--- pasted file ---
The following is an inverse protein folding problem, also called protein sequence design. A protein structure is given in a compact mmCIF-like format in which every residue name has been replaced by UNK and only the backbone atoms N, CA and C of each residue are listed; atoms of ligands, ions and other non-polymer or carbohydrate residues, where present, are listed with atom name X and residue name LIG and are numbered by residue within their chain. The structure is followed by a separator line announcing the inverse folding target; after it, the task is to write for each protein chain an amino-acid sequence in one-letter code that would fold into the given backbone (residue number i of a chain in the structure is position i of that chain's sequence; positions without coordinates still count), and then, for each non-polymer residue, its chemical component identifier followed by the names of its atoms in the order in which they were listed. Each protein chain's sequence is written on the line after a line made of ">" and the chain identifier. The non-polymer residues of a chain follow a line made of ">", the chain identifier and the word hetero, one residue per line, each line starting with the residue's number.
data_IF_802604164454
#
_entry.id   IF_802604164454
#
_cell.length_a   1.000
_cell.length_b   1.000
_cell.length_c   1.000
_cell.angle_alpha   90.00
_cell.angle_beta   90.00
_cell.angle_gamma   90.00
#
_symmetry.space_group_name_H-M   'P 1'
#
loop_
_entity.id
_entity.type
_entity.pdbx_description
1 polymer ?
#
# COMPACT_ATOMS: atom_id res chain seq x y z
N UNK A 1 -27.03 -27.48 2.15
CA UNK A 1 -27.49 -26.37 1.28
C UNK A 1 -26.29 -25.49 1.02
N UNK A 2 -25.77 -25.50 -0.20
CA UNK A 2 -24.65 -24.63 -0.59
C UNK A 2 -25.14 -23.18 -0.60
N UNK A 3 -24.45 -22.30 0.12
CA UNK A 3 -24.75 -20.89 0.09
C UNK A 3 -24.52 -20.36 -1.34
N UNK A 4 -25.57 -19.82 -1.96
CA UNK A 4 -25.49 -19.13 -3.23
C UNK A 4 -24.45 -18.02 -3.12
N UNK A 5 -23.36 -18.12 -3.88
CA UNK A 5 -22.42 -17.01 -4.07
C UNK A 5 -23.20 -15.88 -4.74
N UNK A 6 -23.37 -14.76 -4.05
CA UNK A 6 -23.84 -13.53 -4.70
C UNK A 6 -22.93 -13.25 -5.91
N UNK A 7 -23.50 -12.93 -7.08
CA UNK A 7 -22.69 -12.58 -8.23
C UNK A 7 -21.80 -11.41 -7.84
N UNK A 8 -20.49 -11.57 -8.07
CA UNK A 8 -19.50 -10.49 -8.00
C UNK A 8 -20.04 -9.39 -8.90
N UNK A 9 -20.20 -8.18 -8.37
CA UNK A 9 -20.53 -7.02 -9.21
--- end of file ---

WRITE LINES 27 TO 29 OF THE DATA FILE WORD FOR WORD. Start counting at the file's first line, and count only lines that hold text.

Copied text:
C UNK A 2 -25.14 -23.18 -0.60
N UNK A 3 -24.45 -22.30 0.12
CA UNK A 3 -24.75 -20.89 0.09